Irfan A. Dhalla, MD, MSc; Tara Gomes, MHSc; Zhan Yao, MD, MS; Jeff Nagge, PharmD; Navindra Persaud, MD, MSc; Chelsea Hellings, MSc; Muhammad M. Mamdani, PharmD, MA, MPH; David N. Juurlink, MD, PhD
Disclaimer: Dr. Dhalla had full access to all of the data in the study and takes responsibility for the integrity of the data and the accuracy of the data analysis. The opinions, results, and conclusions reported here are those of the authors and are independent from the funding sources. No endorsement by the Institute for Clinical Evaluative Sciences or the Ontario Ministry of Health and Long-Term Care is intended or should be inferred.
Acknowledgment: The authors thank Brogan Inc., Ottawa, Ontario, Canada, for the use of its Drug Product and Therapeutic Class Database.
Grant Support: This study was funded by a grant from the Ontario Ministry of Health and Long-Term Care to the Ontario Drug Policy Research Network, which is led by Drs. Mamdani and Juurlink. The project was supported by the Institute for Clinical Evaluative Sciences, which is funded by an annual grant from the Ontario Ministry of Health and Long-Term Care. Dr. Dhalla was supported by a New Investigator Award from the Canadian Institutes of Health Research.
Potential Conflicts of Interest: Disclosures can be viewed at www.acponline.org/authors/icmje/ConflictOfInterestForms.do?msNum=M12-1038.
Reproducible Research Statement: Study protocol: Available from Dr. Dhalla (e-mail, firstname.lastname@example.org). Statistical code and data set: Not available.
Requests for Single Reprints: Irfan A. Dhalla, MD, MSc, St. Michael's Hospital, 30 Bond Street, Toronto, Ontario M5B 1W8, Canada; e-mail, email@example.com.
Current Author Addresses: Drs. Dhalla, Persaud, and Mamdani and Ms. Gomes: St. Michael's Hospital, 30 Bond Street, Toronto, Ontario M5B 1W8, Canada.
Drs. Yao and Juurlink and Ms. Hellings: Institute for Clinical Evaluative Sciences, G1 06, 2075 Bayview Avenue, Toronto, Ontario M4N 3M5, Canada.
Dr. Nagge: University of Waterloo, School of Pharmacy, 10 Victoria Street South, Kitchener, Ontario N2G 1C5, Canada.
Author Contributions: Conception and design: I.A. Dhalla, T. Gomes, J. Nagge, N. Persaud, M.M. Mamdani, D.N. Juurlink.
Analysis and interpretation of the data: I.A. Dhalla, T. Gomes, Z. Yao, J. Nagge, C. Hellings, M.M. Mamdani, D.N. Juurlink.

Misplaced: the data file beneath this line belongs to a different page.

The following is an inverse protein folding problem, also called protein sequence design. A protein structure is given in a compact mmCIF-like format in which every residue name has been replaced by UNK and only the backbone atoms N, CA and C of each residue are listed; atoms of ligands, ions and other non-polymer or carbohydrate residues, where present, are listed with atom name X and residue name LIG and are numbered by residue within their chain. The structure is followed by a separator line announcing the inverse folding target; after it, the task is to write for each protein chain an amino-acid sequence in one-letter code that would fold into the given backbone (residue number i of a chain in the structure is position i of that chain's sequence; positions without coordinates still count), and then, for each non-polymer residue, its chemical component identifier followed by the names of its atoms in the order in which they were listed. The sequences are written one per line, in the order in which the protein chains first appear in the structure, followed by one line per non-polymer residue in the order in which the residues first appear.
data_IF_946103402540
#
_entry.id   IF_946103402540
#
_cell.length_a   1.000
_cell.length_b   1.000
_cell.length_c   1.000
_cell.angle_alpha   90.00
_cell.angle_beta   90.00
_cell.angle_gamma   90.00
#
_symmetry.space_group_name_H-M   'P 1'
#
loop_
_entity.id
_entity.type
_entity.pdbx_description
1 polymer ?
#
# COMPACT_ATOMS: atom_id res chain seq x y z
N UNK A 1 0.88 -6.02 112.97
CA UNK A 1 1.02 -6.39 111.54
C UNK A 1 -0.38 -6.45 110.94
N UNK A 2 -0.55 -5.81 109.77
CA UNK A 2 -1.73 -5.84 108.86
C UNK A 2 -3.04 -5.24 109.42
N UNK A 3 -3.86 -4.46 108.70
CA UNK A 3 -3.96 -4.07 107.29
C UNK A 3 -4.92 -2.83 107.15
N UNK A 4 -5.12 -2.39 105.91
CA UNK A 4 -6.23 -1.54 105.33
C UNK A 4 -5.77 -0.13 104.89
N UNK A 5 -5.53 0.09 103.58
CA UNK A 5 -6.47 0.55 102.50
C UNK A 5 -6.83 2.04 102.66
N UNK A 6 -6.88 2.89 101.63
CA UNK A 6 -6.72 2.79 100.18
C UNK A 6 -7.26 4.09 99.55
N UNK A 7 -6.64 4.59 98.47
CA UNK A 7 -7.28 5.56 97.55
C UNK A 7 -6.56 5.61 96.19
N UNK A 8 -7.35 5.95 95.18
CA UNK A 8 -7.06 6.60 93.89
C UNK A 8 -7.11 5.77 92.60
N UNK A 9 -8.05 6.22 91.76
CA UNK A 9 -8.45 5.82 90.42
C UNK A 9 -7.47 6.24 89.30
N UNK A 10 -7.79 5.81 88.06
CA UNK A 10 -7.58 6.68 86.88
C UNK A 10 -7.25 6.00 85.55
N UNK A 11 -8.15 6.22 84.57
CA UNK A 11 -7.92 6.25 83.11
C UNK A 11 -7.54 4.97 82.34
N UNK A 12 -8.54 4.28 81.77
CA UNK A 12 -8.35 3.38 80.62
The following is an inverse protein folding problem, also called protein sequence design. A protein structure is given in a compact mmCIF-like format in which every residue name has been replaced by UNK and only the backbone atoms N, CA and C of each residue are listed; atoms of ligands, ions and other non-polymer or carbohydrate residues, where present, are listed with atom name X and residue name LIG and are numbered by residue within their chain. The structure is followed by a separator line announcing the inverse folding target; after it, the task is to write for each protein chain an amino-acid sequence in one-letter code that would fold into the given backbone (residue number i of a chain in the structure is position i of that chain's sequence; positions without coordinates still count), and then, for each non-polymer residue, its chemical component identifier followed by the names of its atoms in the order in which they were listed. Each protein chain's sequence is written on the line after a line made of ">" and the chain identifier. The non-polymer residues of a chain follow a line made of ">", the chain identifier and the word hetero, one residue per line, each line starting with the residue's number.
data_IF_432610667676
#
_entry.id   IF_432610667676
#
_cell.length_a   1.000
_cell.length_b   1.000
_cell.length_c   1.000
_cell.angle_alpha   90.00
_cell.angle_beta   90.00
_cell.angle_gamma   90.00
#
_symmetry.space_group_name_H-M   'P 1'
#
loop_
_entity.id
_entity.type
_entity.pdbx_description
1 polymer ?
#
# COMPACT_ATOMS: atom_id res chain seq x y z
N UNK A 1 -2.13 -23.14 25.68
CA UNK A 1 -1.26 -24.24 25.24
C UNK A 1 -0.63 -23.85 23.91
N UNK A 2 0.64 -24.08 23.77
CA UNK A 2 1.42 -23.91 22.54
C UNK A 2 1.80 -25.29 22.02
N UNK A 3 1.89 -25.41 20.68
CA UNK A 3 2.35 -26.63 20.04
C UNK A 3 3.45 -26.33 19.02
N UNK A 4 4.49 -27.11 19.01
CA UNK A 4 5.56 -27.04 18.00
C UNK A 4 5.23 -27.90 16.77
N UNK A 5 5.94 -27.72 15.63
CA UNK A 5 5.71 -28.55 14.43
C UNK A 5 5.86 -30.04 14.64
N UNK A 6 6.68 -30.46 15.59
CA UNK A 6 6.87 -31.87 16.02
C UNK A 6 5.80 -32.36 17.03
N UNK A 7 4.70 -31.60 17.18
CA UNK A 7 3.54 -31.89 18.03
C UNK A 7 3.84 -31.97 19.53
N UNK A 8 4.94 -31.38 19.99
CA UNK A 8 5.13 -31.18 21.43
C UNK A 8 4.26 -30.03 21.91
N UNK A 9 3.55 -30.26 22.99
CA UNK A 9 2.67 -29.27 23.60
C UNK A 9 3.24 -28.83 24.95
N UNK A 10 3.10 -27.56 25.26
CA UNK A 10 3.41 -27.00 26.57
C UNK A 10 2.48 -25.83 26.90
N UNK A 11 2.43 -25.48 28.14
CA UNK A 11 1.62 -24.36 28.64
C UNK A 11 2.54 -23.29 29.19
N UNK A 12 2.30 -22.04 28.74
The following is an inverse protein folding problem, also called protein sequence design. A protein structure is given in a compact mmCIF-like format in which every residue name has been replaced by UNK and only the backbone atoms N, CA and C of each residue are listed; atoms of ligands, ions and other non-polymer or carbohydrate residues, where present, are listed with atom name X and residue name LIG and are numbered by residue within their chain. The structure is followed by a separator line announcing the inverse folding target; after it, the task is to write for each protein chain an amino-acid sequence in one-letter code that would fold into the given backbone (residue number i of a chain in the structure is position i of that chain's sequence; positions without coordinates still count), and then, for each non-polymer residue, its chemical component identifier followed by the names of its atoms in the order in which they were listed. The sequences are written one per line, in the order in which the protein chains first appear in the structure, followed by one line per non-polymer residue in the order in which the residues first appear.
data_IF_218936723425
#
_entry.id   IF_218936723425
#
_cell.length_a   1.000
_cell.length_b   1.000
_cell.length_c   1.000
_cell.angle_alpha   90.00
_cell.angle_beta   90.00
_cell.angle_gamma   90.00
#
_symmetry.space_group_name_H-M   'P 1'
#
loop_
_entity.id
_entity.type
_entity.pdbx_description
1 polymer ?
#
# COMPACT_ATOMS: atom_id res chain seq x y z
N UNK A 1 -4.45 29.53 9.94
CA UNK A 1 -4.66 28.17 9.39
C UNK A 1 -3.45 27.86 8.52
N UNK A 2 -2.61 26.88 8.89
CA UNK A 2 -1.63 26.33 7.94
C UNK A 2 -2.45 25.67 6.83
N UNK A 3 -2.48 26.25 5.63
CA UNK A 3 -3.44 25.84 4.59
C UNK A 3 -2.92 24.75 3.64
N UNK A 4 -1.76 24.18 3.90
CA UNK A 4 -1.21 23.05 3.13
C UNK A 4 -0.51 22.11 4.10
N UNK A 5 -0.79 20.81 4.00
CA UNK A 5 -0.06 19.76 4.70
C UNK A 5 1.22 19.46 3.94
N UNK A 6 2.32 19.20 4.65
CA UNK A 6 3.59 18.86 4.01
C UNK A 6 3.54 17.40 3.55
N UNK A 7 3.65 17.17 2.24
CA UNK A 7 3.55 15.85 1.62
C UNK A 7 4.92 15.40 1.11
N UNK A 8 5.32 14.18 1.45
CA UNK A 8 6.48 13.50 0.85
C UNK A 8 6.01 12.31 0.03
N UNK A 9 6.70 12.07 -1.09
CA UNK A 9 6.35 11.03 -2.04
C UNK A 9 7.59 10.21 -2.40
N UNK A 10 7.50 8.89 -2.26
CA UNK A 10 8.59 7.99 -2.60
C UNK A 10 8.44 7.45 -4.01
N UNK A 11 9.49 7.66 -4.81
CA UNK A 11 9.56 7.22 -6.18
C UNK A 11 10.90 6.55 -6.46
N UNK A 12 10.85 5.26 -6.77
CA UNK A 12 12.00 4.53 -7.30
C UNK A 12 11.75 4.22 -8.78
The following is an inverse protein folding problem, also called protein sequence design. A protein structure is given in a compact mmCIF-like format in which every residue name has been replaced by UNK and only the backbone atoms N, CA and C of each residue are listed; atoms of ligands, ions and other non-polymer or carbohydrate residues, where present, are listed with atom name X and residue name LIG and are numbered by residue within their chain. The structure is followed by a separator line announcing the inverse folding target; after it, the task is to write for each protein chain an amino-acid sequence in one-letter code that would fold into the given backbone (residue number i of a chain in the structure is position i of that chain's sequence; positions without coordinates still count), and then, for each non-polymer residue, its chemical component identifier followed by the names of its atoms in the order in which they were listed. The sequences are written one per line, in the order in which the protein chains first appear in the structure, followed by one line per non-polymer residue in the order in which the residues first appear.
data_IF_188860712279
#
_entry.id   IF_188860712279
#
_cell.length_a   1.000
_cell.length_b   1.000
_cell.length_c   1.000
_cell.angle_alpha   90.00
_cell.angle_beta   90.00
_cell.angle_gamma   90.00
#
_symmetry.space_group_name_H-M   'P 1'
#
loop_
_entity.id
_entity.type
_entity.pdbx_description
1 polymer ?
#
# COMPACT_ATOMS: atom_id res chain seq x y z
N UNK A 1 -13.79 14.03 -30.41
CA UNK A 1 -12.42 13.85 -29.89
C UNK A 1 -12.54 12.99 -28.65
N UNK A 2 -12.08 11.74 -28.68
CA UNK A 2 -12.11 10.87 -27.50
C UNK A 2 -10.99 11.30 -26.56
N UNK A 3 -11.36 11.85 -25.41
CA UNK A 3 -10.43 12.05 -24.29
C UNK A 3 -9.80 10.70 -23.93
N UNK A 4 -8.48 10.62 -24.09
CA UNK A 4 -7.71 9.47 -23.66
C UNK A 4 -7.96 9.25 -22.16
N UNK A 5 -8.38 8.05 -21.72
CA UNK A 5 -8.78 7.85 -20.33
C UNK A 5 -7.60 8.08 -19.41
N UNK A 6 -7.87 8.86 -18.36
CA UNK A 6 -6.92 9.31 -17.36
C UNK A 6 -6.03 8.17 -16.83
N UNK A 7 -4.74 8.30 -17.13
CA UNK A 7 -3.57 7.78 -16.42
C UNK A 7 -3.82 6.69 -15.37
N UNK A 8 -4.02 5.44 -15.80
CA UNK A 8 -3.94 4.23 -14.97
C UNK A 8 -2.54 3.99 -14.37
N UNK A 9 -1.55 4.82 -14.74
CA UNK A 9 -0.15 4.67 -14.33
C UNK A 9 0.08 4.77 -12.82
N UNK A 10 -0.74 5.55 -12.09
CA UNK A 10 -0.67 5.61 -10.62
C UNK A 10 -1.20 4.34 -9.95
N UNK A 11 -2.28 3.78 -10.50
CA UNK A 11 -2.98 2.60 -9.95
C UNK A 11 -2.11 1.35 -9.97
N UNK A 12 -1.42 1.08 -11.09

Drafting of the article: I.A. Dhalla, N. Persaud, D.N. Juurlink.
Critical revision of the article for important intellectual content: I.A. Dhalla, T. Gomes, Z. Yao, J. Nagge, N. Persaud, C. Hellings, M.M. Mamdani, D.N. Juurlink.
Final approval of the article: I.A. Dhalla, T. Gomes, Z. Yao, J. Nagge, N. Persaud, C. Hellings, M.M. Mamdani, D.N. Juurlink.
Statistical expertise: T. Gomes, Z. Yao, M.M. Mamdani.
Obtaining of funding: T. Gomes, M.M. Mamdani, D.N. Juurlink.
Administrative, technical, or logistic support: I.A. Dhalla, T. Gomes, C. Hellings.
Collection and assembly of data: I.A. Dhalla, T. Gomes, Z. Yao, C. Hellings, M.M. Mamdani, D.N. Juurlink.
Dhalla IA, Gomes T, Yao Z, Nagge J, Persaud N, Hellings C, et al. Chlorthalidone Versus Hydrochlorothiazide for the Treatment of Hypertension in Older Adults: A Population-Based Cohort Study. Ann Intern Med. 2013;158:447-455. doi: 10.7326/0003-4819-158-6-201303190-00004
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Published: Ann Intern Med. 2013;158(6):447-455.
Some evidence suggests that chlorthalidone may be superior to hydrochlorothiazide for the treatment of hypertension.
To compare the effectiveness and safety of chlorthalidone and hydrochlorothiazide in older adults.
Propensity score–matched observational cohort study with up to 5 years of follow-up.
All individuals aged 66 years or older who were newly treated with chlorthalidone or hydrochlorothiazide and were not hospitalized for heart failure, stroke, or myocardial infarction in the prior year were eligible for inclusion. Each chlorthalidone recipient was matched to up to 2 hydrochlorothiazide recipients on the basis of age, sex, year of treatment initiation, and propensity score.
The primary outcome was a composite of death or hospitalization for heart failure, stroke, or myocardial infarction. Safety outcomes included hospitalization with hypokalemia or hyponatremia.
A total of 29 873 patients were studied. During follow-up, chlorthalidone recipients (n = 10 384) experienced the primary outcome at a rate of 3.2 events per 100 person-years of follow-up, and hydrochlorothiazide recipients experienced 3.4 events per 100 person-years of follow-up (adjusted hazard ratio, 0.93 [95% CI, 0.81 to 1.06]). Patients treated with chlorthalidone were more likely to be hospitalized with hypokalemia (adjusted hazard ratio, 3.06 [CI, 2.04 to 4.58]) or hyponatremia (adjusted hazard ratio, 1.68 [CI, 1.24 to 2.28]). In 9 post hoc analyses comparing patients initially prescribed 12.5, 25, or 50 mg of chlorthalidone per day with those prescribed 12.5, 25, or 50 mg of hydrochlorothiazide per day, the former were more likely to be hospitalized with hypokalemia for all 6 comparisons in which a statistically significant association was found. The results of other effectiveness and safety outcomes were also consistent with those of the main analysis.
Unmeasured differences in baseline characteristics or physician treatment approaches or an insufficiently large sample may have limited the ability to detect small differences in the comparative effectiveness of the drugs.
As typically prescribed, chlorthalidone in older adults was not associated with fewer adverse cardiovascular events or deaths than hydrochlorothiazide. However, it was associated with a greater incidence of electrolyte abnormalities, particularly hypokalemia.
Ontario Ministry of Health and Long-Term Care.
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Cardiology, Coronary Risk Factors, Endocrine and Metabolism, Fluid and Electrolyte Disorders, Geriatric Medicine.
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